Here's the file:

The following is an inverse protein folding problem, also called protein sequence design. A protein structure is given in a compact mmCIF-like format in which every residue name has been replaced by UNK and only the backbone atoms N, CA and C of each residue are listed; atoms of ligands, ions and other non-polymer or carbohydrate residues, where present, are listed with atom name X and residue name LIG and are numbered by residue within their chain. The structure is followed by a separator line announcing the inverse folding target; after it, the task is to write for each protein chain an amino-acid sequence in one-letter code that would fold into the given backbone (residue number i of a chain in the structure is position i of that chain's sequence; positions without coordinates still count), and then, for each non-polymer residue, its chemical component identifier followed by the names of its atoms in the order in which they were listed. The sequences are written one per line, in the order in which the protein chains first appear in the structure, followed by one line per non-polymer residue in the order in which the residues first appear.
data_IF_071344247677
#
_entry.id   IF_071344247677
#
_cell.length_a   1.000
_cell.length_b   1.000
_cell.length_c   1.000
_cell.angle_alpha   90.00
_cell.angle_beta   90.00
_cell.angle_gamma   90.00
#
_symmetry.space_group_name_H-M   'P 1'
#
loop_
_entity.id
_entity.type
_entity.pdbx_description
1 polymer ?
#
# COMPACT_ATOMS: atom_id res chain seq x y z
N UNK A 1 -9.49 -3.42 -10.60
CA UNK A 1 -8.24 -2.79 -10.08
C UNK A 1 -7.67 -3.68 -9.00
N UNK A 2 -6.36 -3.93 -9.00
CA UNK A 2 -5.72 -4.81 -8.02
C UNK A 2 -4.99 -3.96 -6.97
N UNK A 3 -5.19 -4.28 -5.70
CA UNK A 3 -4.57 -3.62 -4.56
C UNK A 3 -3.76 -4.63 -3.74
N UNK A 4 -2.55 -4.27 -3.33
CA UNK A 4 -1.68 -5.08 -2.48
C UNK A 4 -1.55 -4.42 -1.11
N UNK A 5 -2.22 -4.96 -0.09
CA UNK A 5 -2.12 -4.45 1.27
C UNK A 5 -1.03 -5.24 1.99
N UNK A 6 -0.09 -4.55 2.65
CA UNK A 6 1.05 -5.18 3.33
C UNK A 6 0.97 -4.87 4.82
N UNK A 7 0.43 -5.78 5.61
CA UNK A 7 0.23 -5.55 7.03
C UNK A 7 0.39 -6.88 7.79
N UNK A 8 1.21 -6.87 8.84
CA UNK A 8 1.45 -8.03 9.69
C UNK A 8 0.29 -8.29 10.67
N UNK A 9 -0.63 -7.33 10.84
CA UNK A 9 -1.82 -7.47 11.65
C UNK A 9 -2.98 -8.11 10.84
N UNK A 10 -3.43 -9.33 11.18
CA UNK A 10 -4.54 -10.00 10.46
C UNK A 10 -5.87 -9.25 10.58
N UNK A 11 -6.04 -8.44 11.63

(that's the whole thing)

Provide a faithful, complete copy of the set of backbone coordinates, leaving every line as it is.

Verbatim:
The following is an inverse protein folding problem, also called protein sequence design. A protein structure is given in a compact mmCIF-like format in which every residue name has been replaced by UNK and only the backbone atoms N, CA and C of each residue are listed; atoms of ligands, ions and other non-polymer or carbohydrate residues, where present, are listed with atom name X and residue name LIG and are numbered by residue within their chain. The structure is followed by a separator line announcing the inverse folding target; after it, the task is to write for each protein chain an amino-acid sequence in one-letter code that would fold into the given backbone (residue number i of a chain in the structure is position i of that chain's sequence; positions without coordinates still count), and then, for each non-polymer residue, its chemical component identifier followed by the names of its atoms in the order in which they were listed. The sequences are written one per line, in the order in which the protein chains first appear in the structure, followed by one line per non-polymer residue in the order in which the residues first appear.
data_IF_071344247677
#
_entry.id   IF_071344247677
#
_cell.length_a   1.000
_cell.length_b   1.000
_cell.length_c   1.000
_cell.angle_alpha   90.00
_cell.angle_beta   90.00
_cell.angle_gamma   90.00
#
_symmetry.space_group_name_H-M   'P 1'
#
loop_
_entity.id
_entity.type
_entity.pdbx_description
1 polymer ?
#
# COMPACT_ATOMS: atom_id res chain seq x y z
N UNK A 1 -9.49 -3.42 -10.60
CA UNK A 1 -8.24 -2.79 -10.08
C UNK A 1 -7.67 -3.68 -9.00
N UNK A 2 -6.36 -3.93 -9.00
CA UNK A 2 -5.72 -4.81 -8.02
C UNK A 2 -4.99 -3.96 -6.97
N UNK A 3 -5.19 -4.28 -5.70
CA UNK A 3 -4.57 -3.62 -4.56
C UNK A 3 -3.76 -4.63 -3.74
N UNK A 4 -2.55 -4.27 -3.33
CA UNK A 4 -1.68 -5.08 -2.48
C UNK A 4 -1.55 -4.42 -1.11
N UNK A 5 -2.22 -4.96 -0.09
CA UNK A 5 -2.12 -4.45 1.27
C UNK A 5 -1.03 -5.24 1.99
N UNK A 6 -0.09 -4.55 2.65
CA UNK A 6 1.05 -5.18 3.33
C UNK A 6 0.97 -4.87 4.82
N UNK A 7 0.43 -5.78 5.61
CA UNK A 7 0.23 -5.55 7.03
C UNK A 7 0.39 -6.88 7.79
N UNK A 8 1.21 -6.87 8.84
CA UNK A 8 1.45 -8.03 9.69
C UNK A 8 0.29 -8.29 10.67
N UNK A 9 -0.63 -7.33 10.84
CA UNK A 9 -1.82 -7.47 11.65
C UNK A 9 -2.98 -8.11 10.84
N UNK A 10 -3.43 -9.33 11.18
CA UNK A 10 -4.54 -10.00 10.46
C UNK A 10 -5.87 -9.25 10.58
N UNK A 11 -6.04 -8.44 11.63